Other States

In West Bengal, the die is cast here

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With 75 per cent of the Assembly seats, the southern regions — home of the Matuas — traditionally decide the winner.

As the elections are under way in the crucial southern parts of West Bengal, all eyes are on a 94-year-old woman. For, millions of Matuas, a sect founded by the 19th-century social reformer Harichand Thakur in today’s Bangladesh, venerate Binapani Devi, called Boro Ma or elder mother.

“Matuas reside in at least 78 Assembly segments in six districts of West Bengal. Boro Ma and the Matua Mahasangha [a socio-religious body of the Namasudra caste] have reasonable control over them,” says Ms. Devi’s daughter-in-law and Trinamool Congress MP, Mamatabala Thakur. The Mahasangha is an apolitical organisation.

While the size of the sect is not known, Ms. Devi’s son, former Trinamool Minister Manjul Krishna Thakur, sets the figure at “over 30 million” in south Bengal. A lot would thus depend on Boro Ma and the community’s wishes, as the region, with 75 per cent of the seats, traditionally decides the winner in the State.

About 80 kilometres northwest of Kolkata, Thakurnagar town, adjacent to Bangladesh, is considered the Mecca of Matuas as Harichand’s great grandson and Ms. Devi’s husband, Pramatha Ranjan Thakur, a Congress leader, settled here. Eventually, millions arrived from East Pakistan after Partition to settle in eastern and central Indian camps. Many of them were Matuas, and Thakurnagar remained their nerve centre.

“Thakurnagar and Matuas’ relationship with elections is multi-layered,” said Praskanva Sinharay, a Ph.D. scholar researching the sect. “At one level, they are members of a ‘non-party organisation’ [Matua Mahasangha] mobilised autonomously over the past decade, whereas at another level they are ‘Dalit refugees’ who are yet to receive full citizenship and vote as D [doubtful] voters, under the Citizenship Amendment Act,” Mr. Sinharay said. The 2003 Act identifies a majority of Matuas, who arrived after 1971, as “illegal migrants”. It is an issue hardly addressed by parties.

“It is an issue but voters know it is settled. The Bill to amend the Act will be mooted in Parliament soon,” Ms. Thakur said.

But getting citizenship may not be easy.

“There are dalals [middlemen] who can smuggle you to Bangladesh or Bangladeshis to India without papers for a few thousand bucks. It is impossible to challenge this economic model by specifying a cut-off date for refugees under a new law,” said a resident. The other factor is connected to realpolitik.

“Amendment may put an end to this labelling of Muslim migrants as ‘illegal immigrants’, but Hindus as ‘refugees’ to polarise communities for electoral advantage,” said a former Vice-Chancellor.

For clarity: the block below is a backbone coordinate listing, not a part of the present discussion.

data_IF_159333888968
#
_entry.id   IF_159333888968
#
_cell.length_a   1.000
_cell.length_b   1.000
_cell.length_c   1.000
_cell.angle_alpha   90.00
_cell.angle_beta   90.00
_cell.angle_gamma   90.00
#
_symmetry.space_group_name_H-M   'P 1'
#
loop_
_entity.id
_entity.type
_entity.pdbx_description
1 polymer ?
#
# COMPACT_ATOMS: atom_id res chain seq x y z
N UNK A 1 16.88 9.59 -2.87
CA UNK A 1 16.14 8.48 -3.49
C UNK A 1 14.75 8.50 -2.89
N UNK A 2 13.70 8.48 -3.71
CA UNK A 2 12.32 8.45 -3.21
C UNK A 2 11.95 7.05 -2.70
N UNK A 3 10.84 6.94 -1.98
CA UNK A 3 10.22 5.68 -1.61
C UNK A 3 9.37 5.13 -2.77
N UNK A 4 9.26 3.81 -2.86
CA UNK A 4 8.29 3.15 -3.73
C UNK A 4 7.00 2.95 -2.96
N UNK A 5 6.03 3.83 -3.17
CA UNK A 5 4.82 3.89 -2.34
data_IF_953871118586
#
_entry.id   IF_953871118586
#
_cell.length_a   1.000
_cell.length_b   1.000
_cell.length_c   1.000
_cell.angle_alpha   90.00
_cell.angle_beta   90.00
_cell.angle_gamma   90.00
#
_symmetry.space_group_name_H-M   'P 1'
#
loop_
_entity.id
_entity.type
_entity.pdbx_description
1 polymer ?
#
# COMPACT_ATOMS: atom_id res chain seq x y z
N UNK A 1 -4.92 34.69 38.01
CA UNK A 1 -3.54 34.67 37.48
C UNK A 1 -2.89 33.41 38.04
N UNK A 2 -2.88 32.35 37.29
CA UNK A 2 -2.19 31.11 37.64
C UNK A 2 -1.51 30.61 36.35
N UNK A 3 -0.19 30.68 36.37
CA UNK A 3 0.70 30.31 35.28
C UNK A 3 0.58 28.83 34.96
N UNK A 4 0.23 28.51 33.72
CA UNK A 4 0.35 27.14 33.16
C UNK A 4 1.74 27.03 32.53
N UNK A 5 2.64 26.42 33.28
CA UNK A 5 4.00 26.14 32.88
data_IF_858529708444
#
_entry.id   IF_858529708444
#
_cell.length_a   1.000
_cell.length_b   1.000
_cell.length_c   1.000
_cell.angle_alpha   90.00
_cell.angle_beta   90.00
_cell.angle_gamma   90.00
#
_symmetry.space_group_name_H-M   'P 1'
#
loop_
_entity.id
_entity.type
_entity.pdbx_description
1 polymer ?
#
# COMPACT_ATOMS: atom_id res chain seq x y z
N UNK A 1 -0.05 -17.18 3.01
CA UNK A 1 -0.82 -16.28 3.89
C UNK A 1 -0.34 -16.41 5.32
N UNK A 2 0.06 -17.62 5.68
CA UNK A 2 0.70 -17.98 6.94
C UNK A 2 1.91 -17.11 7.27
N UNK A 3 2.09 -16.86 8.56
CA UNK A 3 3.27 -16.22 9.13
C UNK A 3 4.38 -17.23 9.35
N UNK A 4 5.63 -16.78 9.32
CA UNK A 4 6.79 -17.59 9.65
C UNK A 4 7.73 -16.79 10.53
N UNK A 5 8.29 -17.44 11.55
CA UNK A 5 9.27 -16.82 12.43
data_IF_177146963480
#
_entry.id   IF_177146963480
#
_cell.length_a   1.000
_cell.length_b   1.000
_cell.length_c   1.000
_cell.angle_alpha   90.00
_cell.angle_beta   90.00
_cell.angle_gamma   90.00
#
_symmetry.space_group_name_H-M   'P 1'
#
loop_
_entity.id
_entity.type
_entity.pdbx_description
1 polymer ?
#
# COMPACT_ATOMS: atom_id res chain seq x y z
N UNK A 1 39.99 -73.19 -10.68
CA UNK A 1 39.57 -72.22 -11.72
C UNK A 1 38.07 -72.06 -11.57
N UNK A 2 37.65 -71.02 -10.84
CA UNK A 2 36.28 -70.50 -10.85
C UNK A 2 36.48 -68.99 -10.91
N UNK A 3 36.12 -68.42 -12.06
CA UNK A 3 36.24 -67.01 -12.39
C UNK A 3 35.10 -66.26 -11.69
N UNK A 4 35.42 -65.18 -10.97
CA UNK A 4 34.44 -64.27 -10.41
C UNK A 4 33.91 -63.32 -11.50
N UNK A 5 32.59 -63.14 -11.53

A 42-year-old disciple of Boro Ma, Sunirmal Biswas [name changed], a landless farmer of Thakurnagar, has studied the Matua-election relationship like a diligent social scientist. He said that while the Matua Mahasangha is “an apolitical body”, it has evolved into a powerful “election-influencing network” as it can issue identity cards to Matuas from Bangladesh. The card initially helps an immigrant get a ration card and eventually an identity as an Indian voter. “This has made Mahasangha exceptionally powerful,” Mr. Biswas said.

Mamata’s master plan

Realising Mahasangha’s potential, Mamata Banerjee launched her “Matua master plan.” In 2009, Ms. Banerjee landed up literally at Boro Ma’s feet, nominated family members to appease the Mahasangha and bagged the majority of Dalit seats in 2011. The Left was caught off guard. “Mamata Banerjee lacked the Left’s network and used the Mahasangha’s network to consolidate,” Mr. Sinharay said.

Many within the Trinamool said Ms. Banerjee replaced “class politics with politics of identity”, which paid off in south Bengal where the party bagged 191 of the 218 Assembly segments in 2014. However, owing to terrible infighting in Boro Ma’s family and the ruling party, the Trinamool may not get as many Dalit seats in 2016, say leaders of the Left-Congress alliance.

“Battle for Matua seats thus is even, like in the rest of Bengal,” says Mr. Biswas.

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Printable version | Jan 29, 2020 12:17:29 PM | https://www.thehindu.com/news/national/other-states/in-west-bengal-the-die-is-cast-here/article8520737.ece

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